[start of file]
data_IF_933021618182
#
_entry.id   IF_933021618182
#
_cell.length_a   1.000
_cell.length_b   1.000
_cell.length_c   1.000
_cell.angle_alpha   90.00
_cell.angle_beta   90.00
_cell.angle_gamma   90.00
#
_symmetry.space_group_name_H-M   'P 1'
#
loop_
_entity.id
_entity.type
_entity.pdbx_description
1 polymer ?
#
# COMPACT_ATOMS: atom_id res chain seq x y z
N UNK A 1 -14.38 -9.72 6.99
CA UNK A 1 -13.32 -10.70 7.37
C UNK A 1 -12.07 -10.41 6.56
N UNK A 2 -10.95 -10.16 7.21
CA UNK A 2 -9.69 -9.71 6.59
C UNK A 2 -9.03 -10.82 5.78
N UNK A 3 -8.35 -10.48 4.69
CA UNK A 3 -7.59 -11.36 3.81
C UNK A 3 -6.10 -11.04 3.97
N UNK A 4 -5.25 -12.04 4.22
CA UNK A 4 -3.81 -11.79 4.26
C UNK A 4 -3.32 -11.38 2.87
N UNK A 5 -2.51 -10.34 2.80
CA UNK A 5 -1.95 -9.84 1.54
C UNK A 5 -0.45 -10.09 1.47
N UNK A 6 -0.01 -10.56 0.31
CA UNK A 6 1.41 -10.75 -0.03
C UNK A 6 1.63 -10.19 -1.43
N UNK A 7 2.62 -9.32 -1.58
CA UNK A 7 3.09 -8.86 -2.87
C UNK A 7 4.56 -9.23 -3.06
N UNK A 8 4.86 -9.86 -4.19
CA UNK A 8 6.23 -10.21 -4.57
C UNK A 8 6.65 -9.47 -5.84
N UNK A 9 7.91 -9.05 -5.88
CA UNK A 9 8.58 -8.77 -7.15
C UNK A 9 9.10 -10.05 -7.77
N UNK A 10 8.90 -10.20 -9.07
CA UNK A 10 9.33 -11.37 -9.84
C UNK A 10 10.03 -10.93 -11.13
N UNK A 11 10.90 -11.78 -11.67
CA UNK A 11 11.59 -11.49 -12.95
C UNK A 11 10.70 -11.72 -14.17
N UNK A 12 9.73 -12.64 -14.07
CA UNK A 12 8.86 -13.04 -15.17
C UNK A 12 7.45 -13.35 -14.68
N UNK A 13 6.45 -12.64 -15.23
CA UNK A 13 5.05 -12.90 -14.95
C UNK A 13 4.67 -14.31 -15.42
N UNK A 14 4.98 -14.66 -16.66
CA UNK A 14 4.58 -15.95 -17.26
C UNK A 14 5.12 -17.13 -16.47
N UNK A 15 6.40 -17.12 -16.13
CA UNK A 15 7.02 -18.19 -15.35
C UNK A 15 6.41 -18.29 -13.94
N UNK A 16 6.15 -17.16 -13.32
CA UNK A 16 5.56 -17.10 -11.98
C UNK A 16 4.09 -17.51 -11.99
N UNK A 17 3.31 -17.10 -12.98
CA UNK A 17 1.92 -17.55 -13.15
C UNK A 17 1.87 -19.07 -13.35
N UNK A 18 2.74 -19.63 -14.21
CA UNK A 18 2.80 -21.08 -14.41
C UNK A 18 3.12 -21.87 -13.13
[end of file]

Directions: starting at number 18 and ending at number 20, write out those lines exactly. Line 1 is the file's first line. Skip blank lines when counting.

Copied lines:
1 polymer ?
#
# COMPACT_ATOMS: atom_id res chain seq x y z